Sebum production is just one example. There other many other ways the skin changes throughout life. Luckily, there are ways to tell if your skin type has changed. You just need to know how to spot them.

3 Ways to Tell If Your Skin Type Changed

There are 3 major indications that your skin type has changed.

1. Past Products Don’t Work as Effectively As They Used To

If you’ve been using the same products for years and loving them, yet lately they’re just not providing the same results, it could be an indication that your skin type has changed. They simply might not be providing your skin with what it needs at this stage of life. In fact, this is one of five major skin mistakes I see people make. They focus on what their skin needed in the past versus what it needs right now, so they end up using the wrong products for their skin type.

2. You’re Noticing Visible Changes In Your Skin

If you’re seeing visible changes in your skin that have never been there before, it’s possible your skin type has changed. For example, if you’re seeing consistent redness where there used to be none or fine lines and wrinkles, you could be moving from one skin type to another and your skin is asking for different products and ingredients.

3. You’ve Experienced Hormonal Changes

Hormones are constantly changing throughout life and especially during pregnancy and menopause. During pregnancy, specifically, many people see changes such as widespread discoloration (the technical term for this is melasma, but it’s also referred to as pregnancy mask) and blemishes. (Learn how to safely fight breakouts during pregnancy.)

What to Do If Your Skin Type Has Changed

If you suspect your skin type has changed, there are two things I recommend doing. The first is to take the Skin Type Quiz over again to get your new result. At the end of the quiz, you’ll get personalized product recommendations, so you don’t have to play a guessing game when it comes time to shop for new skincare products.

The second thing I recommend doing is to consult a skin professional. This is the best and easiest way to address skin type changes. Estheticians are trained in knowing exactly what each person’s skin needs to look and feel its best, and they can supplement an effective routine with professional treatments to boost results.

Next, check out 5 skincare mistakes everyone makes and how to correct them!

Disclaimer: Content found on www.ReneeRouleau.com and Blog.ReneeRouleau.com, including text, images, audio, or other formats were created for informational purposes only. The Content is not intended to be a substitute for professional medical advice, diagnosis, or treatment. Always seek the advice of your physician or another qualified health provider with any questions you may have regarding a medical condition. Never disregard professional medical advice or delay in seeking it because of something you have read on this website or blog.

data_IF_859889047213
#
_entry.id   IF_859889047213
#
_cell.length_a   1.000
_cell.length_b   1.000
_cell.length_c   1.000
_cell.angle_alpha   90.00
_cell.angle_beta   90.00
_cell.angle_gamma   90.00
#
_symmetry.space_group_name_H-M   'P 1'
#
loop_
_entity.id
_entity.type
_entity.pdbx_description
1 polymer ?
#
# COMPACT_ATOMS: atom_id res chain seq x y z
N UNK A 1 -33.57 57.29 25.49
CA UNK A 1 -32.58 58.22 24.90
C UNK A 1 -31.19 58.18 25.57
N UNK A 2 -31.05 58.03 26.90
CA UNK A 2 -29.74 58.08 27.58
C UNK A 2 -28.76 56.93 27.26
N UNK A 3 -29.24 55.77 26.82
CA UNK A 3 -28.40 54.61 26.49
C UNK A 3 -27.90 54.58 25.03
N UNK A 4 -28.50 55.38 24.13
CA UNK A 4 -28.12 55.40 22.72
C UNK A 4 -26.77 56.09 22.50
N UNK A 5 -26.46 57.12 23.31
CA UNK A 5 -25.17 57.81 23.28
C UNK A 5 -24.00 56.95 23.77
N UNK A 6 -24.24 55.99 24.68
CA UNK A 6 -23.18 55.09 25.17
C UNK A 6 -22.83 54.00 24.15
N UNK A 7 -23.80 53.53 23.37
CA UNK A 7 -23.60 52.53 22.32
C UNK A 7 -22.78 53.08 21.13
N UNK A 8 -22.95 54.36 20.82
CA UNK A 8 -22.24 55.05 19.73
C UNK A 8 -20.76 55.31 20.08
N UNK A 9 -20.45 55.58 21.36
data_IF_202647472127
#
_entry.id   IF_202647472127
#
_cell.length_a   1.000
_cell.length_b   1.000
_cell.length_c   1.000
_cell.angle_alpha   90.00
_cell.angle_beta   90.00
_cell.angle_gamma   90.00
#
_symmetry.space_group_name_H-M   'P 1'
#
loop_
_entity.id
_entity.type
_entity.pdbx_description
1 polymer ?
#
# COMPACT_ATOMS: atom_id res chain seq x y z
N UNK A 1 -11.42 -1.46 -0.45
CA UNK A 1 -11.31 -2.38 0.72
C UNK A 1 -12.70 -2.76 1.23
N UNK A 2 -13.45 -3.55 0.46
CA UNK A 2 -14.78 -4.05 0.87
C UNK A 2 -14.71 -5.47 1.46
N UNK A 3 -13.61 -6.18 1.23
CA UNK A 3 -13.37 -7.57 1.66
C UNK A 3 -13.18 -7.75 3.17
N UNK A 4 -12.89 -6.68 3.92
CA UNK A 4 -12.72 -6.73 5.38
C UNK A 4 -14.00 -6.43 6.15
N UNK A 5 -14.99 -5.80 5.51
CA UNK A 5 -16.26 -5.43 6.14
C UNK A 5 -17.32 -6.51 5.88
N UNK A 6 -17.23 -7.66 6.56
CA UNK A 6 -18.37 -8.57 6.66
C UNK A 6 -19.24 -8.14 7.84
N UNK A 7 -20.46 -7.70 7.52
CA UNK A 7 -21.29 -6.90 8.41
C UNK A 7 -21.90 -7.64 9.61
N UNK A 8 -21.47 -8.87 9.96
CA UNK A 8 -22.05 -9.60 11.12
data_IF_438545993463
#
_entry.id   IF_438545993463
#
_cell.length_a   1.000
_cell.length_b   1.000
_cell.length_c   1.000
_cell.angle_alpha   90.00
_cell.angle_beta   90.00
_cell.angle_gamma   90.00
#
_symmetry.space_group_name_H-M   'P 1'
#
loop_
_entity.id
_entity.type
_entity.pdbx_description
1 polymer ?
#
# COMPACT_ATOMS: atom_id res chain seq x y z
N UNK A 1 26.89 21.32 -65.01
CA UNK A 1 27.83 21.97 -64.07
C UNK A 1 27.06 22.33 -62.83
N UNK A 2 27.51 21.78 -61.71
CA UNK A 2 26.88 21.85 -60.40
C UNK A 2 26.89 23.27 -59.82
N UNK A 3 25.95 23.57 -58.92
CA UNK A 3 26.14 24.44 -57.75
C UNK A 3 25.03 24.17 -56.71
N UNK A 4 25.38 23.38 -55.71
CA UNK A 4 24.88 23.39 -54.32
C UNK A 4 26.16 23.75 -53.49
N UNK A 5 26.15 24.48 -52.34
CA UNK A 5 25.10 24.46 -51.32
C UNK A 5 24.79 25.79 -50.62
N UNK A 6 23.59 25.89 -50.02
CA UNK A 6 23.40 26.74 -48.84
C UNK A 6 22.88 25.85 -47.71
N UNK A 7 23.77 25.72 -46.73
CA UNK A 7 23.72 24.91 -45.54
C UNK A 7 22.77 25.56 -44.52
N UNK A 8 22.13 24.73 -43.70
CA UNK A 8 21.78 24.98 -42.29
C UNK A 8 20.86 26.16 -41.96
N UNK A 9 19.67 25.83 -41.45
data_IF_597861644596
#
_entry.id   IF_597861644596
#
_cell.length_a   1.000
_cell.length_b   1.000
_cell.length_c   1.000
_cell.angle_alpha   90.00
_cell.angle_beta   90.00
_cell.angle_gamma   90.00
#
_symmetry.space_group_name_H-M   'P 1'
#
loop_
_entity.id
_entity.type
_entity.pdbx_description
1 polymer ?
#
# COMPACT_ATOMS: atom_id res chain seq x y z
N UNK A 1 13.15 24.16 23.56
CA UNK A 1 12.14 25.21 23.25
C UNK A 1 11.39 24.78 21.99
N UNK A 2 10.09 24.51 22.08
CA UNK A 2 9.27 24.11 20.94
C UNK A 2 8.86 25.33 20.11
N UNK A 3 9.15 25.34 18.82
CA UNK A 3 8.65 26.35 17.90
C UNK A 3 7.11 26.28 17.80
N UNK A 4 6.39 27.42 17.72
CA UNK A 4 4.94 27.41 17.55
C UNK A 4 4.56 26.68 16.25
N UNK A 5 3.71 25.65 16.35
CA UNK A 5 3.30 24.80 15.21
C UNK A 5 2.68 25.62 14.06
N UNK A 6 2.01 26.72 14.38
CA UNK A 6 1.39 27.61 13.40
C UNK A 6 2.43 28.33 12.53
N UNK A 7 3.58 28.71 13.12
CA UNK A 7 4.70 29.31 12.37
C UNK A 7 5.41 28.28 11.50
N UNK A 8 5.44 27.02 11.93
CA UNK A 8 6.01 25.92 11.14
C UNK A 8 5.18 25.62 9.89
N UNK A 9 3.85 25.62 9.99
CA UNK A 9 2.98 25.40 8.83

Post a comment
  1. Hi, I could do with some advice. Just about to turn 40. Not sure my skin has change due to my age. I never really cleaned, toned or moisturised. Because I have an oily face. I’ve tried it once or twice and each time I’ve broken out in spots, acne etc…I did the questionnaire and my skin type is 3.
    The past few months, I have used a resurfacing peel, cleaners, toner, and moisturising, but now, my skin has changed its not the same. Every time I wash my face it’s dry and flaky, tight and sensitive, plus I still have ance. Also it feels inflamed too. I’m frightened what to use. I’m just washing my face only with face scrub. What can I do?

    Posted By: Christine  | 

    • It sounds like your skin is in need of balance and a better skin care routine. However, after cleansing, you must IMMEDIATELY use an alcohol-free toner and moisturizer. If you leave your skin bare for more than 1 minute, it will start to dehydrate which is why you are getting that tight feeling. Perform your skin care routine quickly, and be sure to always leave your toner damp on the skin. This will leave your skin protected and avoid the tight and dry feeling. And of course, always use a gentle, sulfate-free cleanser.

      Posted By: Renée Rouleau  | 

  2. Hi Renee,
    Greetings!! I m 24 and have skin type 7.. i have a query , I m using a moisturizing cream meant for dry skin but my skin gets greasy and sticky quick of application . i examined for a week , Why is that so?

    Posted By: Tina  | 


Post a Comment:

Find your
skin type

Great skin starts with knowing your skin type.

Take the quiz